Dawn, Day, Dusk, Darkness

How a Watercolor Artist Paints Every Moment of the Day

Plein air artists are the first to tell you that you can go back to the same paint site over and over again during different times of day and it is like being in a whole new place every time. Light does that! It can turn a bright and sunny scene into a murky and mysterious place when it is taken away. It can crystallize colors so it almost feels like you are looking through a kaleidoscope.

Dean Mitchell’s Day

Dean Mitchell is especially skillful at creating a stark sense of daylight. The whites of his sky are almost searing. His colors are muted for the most part, which allows his palest washes to seem very crisp, although they will veer from the more chilly whites of winter mornings to the white heat of a hot summer day.

Watercolor artist Dean Mitchell's work. Southern Tobacco Barn by Dean Mitchell, watercolor painting, 15 x 9.
Southern Tobacco Barn by Dean Mitchell,
watercolor painting, 15 x 9.

Christopher St. Leger’s Haze

When I think of Christopher St. Leger’s work, it’s his lustrous haze of color that stands out. It’s almost like when all the heat and atmosphere of a day hovers right above the horizon and every object, every surface is heavy with color. But that assessment is a bit deceiving because St. Leger also has, in fact, a strong sense of bright white highlights in his work as well.

Watercolor artist Christopher St. Leger's work. Anbar Drag by Christopher St. Leger, watercolor painting.
Anbar Drag by Christopher St. Leger, watercolor painting.

Susannah Hart Thomer’s Suns

Susannah Hart Thomer is at her best capturing those times of day when the lights and darks are at their most extreme. Extreme but warm. Incredibly warm. Juicy and burgeoning with color and depth. I love that her darks have hints of red and purple; her lights tinges of green and orange. She really knows how color yields light.

Early Riser by Susannah Hart Thomer, watercolor painting.
Early Riser by Susannah Hart Thomer, watercolor painting.

With Soon Warren’s Painting Vibrant Watercolors, you can delve more deeply into the watercolor painting techniques that lead to expressive and energized paintings depicting any time of the day you’d like. Every page reveals unique points of process that are relevant to what you want to do in your own practice and how you want your watercolor paintings to evolve. Enjoy!

P.S. What’s your favorite time of day to paint? Leave a comment and let me know!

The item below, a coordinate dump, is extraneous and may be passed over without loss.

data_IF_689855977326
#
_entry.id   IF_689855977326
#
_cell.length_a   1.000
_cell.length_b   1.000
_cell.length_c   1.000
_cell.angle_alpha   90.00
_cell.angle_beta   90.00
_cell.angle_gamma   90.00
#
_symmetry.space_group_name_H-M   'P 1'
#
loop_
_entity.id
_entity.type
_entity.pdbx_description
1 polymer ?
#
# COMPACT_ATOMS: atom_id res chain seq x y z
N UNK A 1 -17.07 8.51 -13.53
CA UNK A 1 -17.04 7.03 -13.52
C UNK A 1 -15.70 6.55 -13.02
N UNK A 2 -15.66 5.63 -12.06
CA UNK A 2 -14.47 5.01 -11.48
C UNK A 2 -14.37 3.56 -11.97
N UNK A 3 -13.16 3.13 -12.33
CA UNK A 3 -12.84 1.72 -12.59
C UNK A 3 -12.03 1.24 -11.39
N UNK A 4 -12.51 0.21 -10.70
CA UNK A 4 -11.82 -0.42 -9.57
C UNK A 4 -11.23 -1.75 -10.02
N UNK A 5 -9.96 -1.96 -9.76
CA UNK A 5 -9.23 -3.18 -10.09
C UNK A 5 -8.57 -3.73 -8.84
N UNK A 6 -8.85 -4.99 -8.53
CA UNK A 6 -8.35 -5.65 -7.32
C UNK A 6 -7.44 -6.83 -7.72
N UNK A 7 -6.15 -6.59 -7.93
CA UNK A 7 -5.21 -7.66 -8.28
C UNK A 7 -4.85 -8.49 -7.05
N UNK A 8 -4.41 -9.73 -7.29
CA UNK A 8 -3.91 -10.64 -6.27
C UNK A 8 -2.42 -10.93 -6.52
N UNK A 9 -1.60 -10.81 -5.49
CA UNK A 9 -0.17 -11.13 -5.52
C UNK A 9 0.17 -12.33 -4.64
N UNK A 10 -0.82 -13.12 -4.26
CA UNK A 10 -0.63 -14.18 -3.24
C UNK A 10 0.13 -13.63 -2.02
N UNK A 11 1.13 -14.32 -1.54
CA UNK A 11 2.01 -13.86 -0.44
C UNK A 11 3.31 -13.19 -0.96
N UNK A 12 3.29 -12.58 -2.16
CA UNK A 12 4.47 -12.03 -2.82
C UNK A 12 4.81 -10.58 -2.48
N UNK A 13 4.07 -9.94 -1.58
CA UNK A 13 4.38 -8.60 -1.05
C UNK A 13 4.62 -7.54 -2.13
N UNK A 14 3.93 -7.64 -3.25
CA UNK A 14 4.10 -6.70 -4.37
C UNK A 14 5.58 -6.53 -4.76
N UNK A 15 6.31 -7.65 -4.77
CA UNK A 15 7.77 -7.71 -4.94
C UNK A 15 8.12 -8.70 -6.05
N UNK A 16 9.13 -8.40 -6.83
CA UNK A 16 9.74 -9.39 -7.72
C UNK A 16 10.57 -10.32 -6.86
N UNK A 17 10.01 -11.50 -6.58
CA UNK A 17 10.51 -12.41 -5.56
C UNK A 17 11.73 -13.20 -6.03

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Courtney Jordan

About Courtney Jordan

  Courtney is the editor of Artist Daily. For her, art is one of life’s essentials and a career mainstay. She’s pursued academic studies of the Old Masters of Spain and Italy as well as museum curatorial experience, writing and reporting on arts and culture as a magazine staffer, and acquiring and editing architecture and cultural history books. She hopes to recommit herself to more studio time, too, working in mixed media.   

4 thoughts on “Dawn, Day, Dusk, Darkness

  1. I love painting in the late afternoon…from around 3 to 7 p.m, Here in the Adirondacks, the light starts to warm up and the shadows grow long across the ground. The contrast of lights and darks, warm and cool tones, are then emphasized.

  2. I painted at night after the sun went down. My paint area was on the Florida room and it was to hot in the day time. I had good lighting and it was quiet and restfull. Now I’m in a house with central air and I paint anytime I feel like it.
    Gin Derk

  3. Courtney—

    Another fine article with excellent commentary. The work featured is by some of the best watercolor artists around.

    I am a big fan of Dean Mitchell. Much of his work has the haunting quality of Andrew Wyeth. Over the years, he has developed into one of the true contemporary masters of the medium.

    Paul

  4. Do you mean what is the best time of day to physically paint or the time of day represented in your art? Either way it was a good article.
    I live a lot of months on an anchorage in the Algarve, Portugal. I see the days go by in all weathers with beautiful skies and reflections. The evenings I think are my favourite but mornings a good runner up especially sunrise.

    I recently finished a set of 5 round canvasses and the title of your article would have been a good name for the collection
    I based the central focal point on an old rusty railing by the sea. We have a sunrise a breakfast time a lunch… afternoon refreshments and supper time. All are based on a fantasy dream. All larger than life. The colours and shadows I think capture the time of day. I have a Fb page with my name above if you want a peak.

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